In 2006, Congress asked the National Research Council to conduct a study on how to identify important outcomes for children from birth to age 5 and how best to assess them in early childhood programs. A new report from the Council entitled Early Childhood Assessment: Why, What, and How?, edited by Catherine E. Snow and Susan B. Van Hemel, finds that while well-planned assessments can help to inform teaching, improve programs, and enhance outcomes for children, poor assessments or the misuse of assessment results can be harmful to both children and programs. The report offers principles on how to design, implement, and use assessments in early childhood settings. For more information and to access the book for free online reading go to http://www8.nationalacademies.org/onpinews/newsitem.aspx?RecordID=12446
The Center for Early Literacy Learning (CELL) has published 70 new practice guides to help practitioners and parents promote the early and emergent literacy skills of young children with disabilities or delays. They are organized by child age and type of literacy skill. There are 31 infant, 22 toddler, and 17 preschool practice guides that can be printed and used by parents or practitioners. All are available online at http://www.earlyliteracylearning.org/productsct.php
The National Association for the Education of Young Children (NAEYC) is seeking feedback on a draft revision of the Standards for Early Childhood Professional Preparation Programs. The draft will remain posted until September 30, 2008, and comments received by that date will be considered. For complete information go to http://www.naeyc.org/positionstatements
The July 2008 issue of the State Education Standard, the policy journal of the National Association of State Boards of Education (NASBE), explores issues related to the topic of early childhood education and improving the connections between early education and the K-3 system. Feature articles include:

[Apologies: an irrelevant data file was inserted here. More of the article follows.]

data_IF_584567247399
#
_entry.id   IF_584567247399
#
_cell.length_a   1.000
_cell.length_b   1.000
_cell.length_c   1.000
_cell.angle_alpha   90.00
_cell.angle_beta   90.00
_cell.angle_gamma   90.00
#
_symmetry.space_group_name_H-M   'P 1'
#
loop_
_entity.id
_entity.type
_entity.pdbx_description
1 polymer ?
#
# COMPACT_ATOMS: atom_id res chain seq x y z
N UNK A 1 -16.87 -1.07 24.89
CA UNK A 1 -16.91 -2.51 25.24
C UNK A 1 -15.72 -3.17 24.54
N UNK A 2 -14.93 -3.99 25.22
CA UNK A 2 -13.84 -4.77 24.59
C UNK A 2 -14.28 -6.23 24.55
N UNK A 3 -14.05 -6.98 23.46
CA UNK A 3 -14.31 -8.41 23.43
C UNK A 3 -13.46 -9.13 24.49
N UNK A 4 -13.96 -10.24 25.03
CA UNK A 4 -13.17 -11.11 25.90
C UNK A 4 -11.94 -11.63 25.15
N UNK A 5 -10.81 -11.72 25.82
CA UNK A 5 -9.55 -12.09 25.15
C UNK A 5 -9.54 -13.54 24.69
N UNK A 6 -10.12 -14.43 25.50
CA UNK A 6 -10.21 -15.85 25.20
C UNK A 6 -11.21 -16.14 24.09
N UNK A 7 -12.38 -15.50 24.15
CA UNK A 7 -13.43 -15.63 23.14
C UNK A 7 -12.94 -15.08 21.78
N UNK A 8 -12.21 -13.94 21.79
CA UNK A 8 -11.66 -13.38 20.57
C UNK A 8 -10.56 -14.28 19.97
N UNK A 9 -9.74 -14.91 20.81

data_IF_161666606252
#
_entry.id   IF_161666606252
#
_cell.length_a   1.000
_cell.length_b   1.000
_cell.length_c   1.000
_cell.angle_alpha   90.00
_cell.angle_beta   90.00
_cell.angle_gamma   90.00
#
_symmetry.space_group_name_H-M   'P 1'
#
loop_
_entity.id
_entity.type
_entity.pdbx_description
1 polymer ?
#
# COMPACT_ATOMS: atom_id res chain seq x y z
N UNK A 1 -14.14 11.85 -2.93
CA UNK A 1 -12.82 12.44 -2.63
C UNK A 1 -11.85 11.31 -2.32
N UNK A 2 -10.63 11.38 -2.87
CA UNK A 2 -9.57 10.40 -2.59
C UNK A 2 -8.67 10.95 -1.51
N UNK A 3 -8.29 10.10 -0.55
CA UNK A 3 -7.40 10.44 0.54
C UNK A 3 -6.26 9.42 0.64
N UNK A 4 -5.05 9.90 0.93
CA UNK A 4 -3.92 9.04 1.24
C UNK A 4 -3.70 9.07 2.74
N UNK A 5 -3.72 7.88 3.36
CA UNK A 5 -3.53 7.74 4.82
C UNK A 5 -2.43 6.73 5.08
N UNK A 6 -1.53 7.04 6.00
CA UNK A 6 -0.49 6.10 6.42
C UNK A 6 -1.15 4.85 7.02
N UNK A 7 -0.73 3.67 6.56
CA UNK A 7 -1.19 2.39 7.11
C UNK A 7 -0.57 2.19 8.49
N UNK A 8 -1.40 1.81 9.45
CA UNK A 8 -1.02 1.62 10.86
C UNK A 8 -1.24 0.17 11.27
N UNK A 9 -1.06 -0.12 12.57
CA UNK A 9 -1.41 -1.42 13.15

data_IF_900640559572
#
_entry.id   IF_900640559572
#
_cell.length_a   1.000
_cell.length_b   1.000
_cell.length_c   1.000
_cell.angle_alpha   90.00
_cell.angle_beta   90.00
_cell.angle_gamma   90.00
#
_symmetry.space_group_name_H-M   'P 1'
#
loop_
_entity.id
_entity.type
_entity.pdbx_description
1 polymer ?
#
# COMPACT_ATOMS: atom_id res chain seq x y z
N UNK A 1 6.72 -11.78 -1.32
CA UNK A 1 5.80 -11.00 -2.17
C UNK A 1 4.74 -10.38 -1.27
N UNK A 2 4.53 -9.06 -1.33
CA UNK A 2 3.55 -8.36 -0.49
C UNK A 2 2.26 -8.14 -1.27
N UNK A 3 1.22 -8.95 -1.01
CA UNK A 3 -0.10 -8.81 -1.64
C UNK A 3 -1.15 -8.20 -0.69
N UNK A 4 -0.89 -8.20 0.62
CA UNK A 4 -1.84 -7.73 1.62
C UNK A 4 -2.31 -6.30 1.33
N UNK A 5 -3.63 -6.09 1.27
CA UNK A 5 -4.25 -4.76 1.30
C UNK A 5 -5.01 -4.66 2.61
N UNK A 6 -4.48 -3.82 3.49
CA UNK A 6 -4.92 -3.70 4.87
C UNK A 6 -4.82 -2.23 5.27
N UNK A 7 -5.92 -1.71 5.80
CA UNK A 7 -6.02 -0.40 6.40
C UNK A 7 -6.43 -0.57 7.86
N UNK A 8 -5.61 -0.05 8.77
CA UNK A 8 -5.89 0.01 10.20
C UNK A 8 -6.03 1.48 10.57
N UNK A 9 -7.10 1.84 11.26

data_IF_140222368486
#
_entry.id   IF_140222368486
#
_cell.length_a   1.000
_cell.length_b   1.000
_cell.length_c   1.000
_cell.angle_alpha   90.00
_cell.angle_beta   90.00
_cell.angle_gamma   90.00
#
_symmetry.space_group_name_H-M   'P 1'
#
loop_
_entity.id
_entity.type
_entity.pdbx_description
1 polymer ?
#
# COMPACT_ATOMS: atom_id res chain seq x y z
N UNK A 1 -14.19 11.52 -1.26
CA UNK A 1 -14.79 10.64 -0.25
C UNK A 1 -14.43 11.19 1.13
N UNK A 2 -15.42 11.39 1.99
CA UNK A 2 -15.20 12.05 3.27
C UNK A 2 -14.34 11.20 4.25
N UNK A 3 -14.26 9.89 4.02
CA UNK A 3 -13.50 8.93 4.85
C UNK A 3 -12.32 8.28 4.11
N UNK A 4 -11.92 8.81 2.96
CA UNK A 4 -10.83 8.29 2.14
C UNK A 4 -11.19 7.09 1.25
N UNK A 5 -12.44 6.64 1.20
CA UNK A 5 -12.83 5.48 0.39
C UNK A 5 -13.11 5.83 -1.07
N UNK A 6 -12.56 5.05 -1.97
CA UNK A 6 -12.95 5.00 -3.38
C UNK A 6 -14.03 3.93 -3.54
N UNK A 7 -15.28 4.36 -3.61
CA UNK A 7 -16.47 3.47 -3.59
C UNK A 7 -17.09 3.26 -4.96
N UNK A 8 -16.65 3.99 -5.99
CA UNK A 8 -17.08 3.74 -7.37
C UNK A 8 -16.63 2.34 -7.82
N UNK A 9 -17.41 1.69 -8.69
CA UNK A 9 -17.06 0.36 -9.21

A new article from the ZERO TO THREE Policy Network summarizes recent early childhood legislation and initiatives happening across the country and provides updates on the progress states and communities are making in their efforts to serve infants, toddlers and their families. It is available online at http://www.zerotothree.org/site/DocServer/State_and_Community_Policy_Roundup_July_08.pdf?docID=5741
The results of a study published in the July 2008 online issue of Pediatrics found that having a pre-school aged child with autism spectrum disorder (ASD) is associated with a higher use of child care services and a higher probability that child care problems will significantly affect parental employment. The authors recommend the evaluation of community resources available to families of children with special needs. To read the full summary of findings go to http://pediatrics.aappublications.org/cgi/content/abstract/122/1/e202.
Full citation: Montes, G., & Halterman, J. S. (2008). Child Care Problems and Employment Among Families With Preschool-Aged Children With Autism in the United States. Pediatrics, 122(1), e202-e208 (doi:10.1542/peds.2007-3037).